The Physical Basis Of Our Spiritual Language -- By: W. M. Thomson

Journal: Bibliotheca Sacra
Volume: BSAC 029:113 (Jan 1872)
Article: The Physical Basis Of Our Spiritual Language
Author: W. M. Thomson


The Physical Basis Of Our Spiritual Language

Rev. W. M. Thomson

No. I. — Introduction

The kingdom of heaven is at hand,” was the startling cry of the voice in the wilderness of Judea. “What it meant we do not now stop to consider. It coincides, however, with our general purpose to remark that the “voice “could only have been uttered in Palestine. Elsewhere the very terms of the proclamation would have been incomprehensible. There the solemn announcement was not only understood, but it arrested the attention of the whole community. It was not the first time the thing had been heard of. This is implied in the abrupt form in which the proclamation was published. The Baptist knew that the idea was quite familiar to those he addressed; that it, in fact, embodied the hope of Israel. From the very beginning the promise had gone forth, and in manifold forms had been repeated, that God would in his own time set up a peculiar kingdom on earth. Under figure and shadow and symbol and type, this promise had been renewed from age to age; and towards the fulfilment of it prophets and kings and holy men had directed their longing eyes, “but died without the sight.” The delay had indeed been long, and trying to the faith of the saints;

but no longer than was necessary. A vast and complicated system of preparation was essential for the establishment of such a kingdom among men, and this could not be hastened. The kingdom was to be diverse from all others — moral, spiritual, and not of this world. To reveal and permanently establish such an empire demanded, amongst other things, as an indispensable prerequisite, an adequate means of communication between the creature and his Creator; in a word, a peculiar spiritual language, by which the thoughts of God could be made known to man. Without this no such kingdom was possible, and the attempt to establish it must have proved a failure.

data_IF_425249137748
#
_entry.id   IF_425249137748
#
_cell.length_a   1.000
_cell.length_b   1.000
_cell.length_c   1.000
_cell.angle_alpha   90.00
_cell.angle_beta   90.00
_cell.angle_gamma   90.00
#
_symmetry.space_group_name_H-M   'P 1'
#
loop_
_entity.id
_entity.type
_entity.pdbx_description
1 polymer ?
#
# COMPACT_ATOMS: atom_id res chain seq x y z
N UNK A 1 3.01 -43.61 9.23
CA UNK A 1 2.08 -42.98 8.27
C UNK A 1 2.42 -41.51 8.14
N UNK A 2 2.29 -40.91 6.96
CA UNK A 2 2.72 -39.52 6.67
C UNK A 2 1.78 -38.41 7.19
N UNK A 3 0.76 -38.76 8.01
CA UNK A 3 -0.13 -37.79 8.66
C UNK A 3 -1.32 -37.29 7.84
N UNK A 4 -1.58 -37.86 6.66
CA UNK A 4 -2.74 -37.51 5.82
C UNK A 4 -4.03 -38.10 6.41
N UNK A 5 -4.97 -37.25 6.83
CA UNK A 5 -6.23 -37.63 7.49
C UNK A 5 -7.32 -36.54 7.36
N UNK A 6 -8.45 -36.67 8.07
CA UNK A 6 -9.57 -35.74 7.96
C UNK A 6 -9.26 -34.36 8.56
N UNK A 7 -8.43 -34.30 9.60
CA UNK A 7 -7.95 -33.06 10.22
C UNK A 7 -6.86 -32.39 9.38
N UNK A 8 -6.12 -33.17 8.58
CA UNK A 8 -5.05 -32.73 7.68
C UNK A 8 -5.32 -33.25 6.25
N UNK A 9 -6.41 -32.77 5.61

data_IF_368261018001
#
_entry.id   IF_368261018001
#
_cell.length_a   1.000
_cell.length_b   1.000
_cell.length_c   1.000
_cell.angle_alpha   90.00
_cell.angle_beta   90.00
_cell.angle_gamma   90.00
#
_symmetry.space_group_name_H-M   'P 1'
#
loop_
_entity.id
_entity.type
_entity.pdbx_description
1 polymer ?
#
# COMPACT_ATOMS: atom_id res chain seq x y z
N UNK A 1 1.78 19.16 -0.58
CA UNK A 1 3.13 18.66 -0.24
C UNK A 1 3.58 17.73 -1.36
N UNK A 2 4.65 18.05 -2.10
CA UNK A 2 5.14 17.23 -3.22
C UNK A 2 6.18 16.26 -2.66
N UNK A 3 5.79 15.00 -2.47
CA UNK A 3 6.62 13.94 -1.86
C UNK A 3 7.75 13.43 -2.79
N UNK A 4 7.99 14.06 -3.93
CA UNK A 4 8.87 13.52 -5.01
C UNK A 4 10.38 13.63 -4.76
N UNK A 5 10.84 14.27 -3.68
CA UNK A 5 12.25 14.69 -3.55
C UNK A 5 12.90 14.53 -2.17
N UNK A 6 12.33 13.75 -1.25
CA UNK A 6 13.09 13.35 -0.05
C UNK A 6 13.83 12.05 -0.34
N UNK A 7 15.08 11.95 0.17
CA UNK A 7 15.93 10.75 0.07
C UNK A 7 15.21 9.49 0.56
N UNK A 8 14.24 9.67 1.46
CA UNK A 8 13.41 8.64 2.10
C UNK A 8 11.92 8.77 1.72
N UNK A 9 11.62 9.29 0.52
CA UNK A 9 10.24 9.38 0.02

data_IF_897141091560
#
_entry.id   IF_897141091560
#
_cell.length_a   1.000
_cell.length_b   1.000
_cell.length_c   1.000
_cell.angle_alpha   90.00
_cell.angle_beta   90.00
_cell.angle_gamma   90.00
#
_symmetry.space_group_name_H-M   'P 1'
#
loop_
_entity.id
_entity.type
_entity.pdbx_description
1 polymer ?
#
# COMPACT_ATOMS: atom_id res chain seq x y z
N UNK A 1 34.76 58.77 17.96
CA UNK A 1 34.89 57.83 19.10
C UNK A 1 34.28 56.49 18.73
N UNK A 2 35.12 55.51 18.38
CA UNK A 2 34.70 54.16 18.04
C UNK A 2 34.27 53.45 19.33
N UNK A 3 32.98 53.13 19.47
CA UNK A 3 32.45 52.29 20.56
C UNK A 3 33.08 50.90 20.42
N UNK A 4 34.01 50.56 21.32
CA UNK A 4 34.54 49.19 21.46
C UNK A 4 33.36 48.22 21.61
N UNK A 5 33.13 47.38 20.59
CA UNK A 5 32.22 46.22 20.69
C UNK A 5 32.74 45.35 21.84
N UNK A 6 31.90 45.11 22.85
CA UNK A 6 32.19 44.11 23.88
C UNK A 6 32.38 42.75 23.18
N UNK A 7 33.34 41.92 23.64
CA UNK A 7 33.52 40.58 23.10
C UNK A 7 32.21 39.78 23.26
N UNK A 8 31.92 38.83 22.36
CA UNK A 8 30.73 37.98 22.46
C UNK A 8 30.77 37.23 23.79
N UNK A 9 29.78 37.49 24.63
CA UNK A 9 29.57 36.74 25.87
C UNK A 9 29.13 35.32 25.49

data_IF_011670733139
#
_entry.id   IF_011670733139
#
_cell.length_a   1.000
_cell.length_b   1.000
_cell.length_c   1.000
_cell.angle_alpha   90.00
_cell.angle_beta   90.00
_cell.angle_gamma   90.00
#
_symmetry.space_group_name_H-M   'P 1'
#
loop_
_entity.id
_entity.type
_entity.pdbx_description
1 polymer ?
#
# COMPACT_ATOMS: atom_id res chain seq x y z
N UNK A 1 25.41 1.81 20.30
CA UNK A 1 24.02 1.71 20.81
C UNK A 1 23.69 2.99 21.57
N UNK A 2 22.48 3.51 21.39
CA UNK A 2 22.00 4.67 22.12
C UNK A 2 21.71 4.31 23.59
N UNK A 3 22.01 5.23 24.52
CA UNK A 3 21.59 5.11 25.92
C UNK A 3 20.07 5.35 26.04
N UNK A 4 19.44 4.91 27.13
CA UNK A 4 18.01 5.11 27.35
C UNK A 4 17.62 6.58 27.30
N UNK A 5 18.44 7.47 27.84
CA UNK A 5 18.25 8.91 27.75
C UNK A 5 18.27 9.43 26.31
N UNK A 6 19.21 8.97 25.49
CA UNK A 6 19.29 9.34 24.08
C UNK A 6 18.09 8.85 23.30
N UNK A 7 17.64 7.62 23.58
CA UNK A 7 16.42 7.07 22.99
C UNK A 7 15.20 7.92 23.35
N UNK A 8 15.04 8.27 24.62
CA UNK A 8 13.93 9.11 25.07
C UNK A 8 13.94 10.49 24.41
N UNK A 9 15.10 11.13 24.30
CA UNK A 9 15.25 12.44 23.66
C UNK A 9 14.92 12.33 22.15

The main object of this and of some ensuing essays is to investigate the methods adopted by divine wisdom to evolve, enrich, and perfect this language of the kingdom. It is satisfactory to find at the outset that, numerous and complicated as were the instrumentalities employed, and extending over so many generations of marvellous history, they may for the purpose of study and illustration all be ranged under two fundamental expedients; the selection, training, and governing of a peculiar people; and the creating and fitting up for them an appropriate home. Abraham and Canaan; the Hebrew nation, and the land of promise; these are the pivots on which the entire scheme, so far as our present inquiry is concerned, is made to revolve. By and through the Hebrew people, their marvellous history, and the long...

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